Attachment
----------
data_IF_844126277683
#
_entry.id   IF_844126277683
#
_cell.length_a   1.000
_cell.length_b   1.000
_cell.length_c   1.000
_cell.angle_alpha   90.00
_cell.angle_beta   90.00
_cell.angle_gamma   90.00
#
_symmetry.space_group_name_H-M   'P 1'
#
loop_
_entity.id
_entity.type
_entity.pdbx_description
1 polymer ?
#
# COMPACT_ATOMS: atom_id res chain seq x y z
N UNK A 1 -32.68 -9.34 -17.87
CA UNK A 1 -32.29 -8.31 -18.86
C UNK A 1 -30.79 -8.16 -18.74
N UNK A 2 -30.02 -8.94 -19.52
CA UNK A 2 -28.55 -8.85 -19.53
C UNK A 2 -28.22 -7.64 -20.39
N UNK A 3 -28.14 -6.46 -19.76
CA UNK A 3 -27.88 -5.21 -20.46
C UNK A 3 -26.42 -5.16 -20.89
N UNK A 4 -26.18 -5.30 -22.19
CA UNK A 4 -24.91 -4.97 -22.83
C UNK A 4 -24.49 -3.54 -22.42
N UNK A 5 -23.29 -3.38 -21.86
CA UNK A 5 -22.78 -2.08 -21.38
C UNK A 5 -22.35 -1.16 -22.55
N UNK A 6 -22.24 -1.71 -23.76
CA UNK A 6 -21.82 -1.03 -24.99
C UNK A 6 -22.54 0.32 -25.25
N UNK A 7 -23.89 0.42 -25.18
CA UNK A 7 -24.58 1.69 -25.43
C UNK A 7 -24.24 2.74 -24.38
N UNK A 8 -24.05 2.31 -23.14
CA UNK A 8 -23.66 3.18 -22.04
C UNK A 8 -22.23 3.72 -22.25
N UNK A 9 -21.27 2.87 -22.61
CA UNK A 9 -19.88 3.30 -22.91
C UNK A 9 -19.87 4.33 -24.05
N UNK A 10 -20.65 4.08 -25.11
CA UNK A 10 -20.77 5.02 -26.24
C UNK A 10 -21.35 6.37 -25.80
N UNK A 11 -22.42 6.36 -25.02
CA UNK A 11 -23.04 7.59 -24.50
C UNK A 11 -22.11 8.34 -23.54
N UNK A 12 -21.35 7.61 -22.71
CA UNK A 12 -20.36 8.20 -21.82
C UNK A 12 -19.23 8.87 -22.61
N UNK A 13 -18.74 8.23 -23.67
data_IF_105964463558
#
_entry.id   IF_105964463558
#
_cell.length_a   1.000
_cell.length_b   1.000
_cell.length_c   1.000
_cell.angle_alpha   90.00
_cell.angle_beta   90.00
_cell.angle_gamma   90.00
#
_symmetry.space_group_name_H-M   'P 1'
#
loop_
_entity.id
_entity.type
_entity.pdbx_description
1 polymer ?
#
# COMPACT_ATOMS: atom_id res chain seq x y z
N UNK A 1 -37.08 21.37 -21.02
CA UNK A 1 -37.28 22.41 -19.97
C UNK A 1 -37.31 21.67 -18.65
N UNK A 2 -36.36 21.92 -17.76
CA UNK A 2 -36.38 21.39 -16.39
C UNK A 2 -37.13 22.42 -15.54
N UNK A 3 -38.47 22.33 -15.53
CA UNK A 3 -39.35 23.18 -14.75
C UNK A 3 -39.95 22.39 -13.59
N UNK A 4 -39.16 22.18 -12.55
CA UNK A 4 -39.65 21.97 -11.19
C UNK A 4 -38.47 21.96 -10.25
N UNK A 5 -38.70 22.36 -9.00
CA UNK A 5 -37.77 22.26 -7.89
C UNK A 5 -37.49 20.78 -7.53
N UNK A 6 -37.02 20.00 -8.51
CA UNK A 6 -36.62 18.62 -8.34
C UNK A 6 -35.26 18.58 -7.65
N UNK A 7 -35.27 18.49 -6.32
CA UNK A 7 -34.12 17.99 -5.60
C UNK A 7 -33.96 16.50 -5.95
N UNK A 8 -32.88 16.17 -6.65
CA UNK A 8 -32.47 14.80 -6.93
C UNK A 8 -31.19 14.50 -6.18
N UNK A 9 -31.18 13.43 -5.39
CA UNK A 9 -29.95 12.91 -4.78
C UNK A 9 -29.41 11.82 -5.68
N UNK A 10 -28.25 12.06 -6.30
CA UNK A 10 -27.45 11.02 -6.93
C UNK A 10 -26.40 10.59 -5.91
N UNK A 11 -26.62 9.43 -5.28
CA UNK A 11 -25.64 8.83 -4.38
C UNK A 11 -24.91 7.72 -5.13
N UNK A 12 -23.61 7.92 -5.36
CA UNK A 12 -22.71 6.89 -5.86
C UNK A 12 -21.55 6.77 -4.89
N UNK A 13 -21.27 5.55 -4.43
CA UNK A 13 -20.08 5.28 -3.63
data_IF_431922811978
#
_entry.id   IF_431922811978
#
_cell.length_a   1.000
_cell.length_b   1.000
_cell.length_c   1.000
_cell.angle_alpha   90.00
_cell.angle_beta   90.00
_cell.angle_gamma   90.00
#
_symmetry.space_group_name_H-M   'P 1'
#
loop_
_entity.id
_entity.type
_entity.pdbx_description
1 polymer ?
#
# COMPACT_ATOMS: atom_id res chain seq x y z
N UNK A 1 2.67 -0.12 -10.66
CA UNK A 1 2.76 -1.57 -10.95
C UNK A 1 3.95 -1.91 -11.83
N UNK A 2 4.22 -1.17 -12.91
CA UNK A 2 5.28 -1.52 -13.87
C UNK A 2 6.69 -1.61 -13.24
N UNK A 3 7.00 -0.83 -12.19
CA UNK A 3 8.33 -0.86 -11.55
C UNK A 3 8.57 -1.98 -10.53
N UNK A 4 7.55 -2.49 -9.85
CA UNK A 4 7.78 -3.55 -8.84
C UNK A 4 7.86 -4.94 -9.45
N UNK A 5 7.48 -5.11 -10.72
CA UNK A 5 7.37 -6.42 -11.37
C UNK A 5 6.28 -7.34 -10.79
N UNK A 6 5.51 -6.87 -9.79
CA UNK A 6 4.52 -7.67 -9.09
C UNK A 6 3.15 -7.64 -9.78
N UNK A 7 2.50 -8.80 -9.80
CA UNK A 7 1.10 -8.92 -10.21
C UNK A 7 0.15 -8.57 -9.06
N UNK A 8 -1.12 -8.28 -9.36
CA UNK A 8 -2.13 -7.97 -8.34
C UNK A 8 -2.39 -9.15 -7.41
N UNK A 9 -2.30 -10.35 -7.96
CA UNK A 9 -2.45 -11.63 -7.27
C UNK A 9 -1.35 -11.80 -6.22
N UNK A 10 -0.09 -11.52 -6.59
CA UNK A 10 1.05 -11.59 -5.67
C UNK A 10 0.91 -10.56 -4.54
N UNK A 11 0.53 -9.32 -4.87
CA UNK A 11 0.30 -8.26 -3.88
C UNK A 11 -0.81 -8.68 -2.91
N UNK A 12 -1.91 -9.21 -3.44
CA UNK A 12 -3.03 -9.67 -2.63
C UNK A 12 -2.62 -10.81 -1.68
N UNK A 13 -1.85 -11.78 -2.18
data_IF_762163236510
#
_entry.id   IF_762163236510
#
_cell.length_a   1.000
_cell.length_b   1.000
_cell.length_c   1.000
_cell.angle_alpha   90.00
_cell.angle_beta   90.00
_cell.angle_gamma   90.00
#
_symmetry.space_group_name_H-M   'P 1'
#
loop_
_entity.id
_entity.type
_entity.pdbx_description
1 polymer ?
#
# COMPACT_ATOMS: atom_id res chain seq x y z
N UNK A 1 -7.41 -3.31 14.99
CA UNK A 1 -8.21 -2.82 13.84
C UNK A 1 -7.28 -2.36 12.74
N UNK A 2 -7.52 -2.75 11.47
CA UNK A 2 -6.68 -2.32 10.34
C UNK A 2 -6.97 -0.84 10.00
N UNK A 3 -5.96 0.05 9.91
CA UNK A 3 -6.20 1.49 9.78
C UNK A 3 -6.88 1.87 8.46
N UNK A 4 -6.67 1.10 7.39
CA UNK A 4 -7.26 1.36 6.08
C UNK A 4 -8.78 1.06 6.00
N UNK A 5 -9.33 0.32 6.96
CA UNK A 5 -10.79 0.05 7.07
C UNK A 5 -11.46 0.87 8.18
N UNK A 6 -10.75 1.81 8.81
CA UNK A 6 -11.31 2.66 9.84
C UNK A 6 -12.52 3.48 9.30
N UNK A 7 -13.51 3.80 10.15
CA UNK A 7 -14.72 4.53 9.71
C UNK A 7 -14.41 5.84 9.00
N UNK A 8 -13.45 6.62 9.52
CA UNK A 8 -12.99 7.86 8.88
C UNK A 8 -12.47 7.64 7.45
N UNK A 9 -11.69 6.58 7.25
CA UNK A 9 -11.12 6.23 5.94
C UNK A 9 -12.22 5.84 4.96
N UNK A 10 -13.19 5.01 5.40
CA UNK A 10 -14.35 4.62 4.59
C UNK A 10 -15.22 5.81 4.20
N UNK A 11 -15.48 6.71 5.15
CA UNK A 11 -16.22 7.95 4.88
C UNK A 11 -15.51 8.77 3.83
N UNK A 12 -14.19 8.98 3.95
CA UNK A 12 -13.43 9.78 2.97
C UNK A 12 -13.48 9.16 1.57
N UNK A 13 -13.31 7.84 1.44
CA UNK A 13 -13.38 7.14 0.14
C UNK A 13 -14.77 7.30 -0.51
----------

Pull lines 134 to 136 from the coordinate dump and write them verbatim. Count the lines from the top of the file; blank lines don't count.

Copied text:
#
# COMPACT_ATOMS: atom_id res chain seq x y z
N UNK A 1 2.67 -0.12 -10.66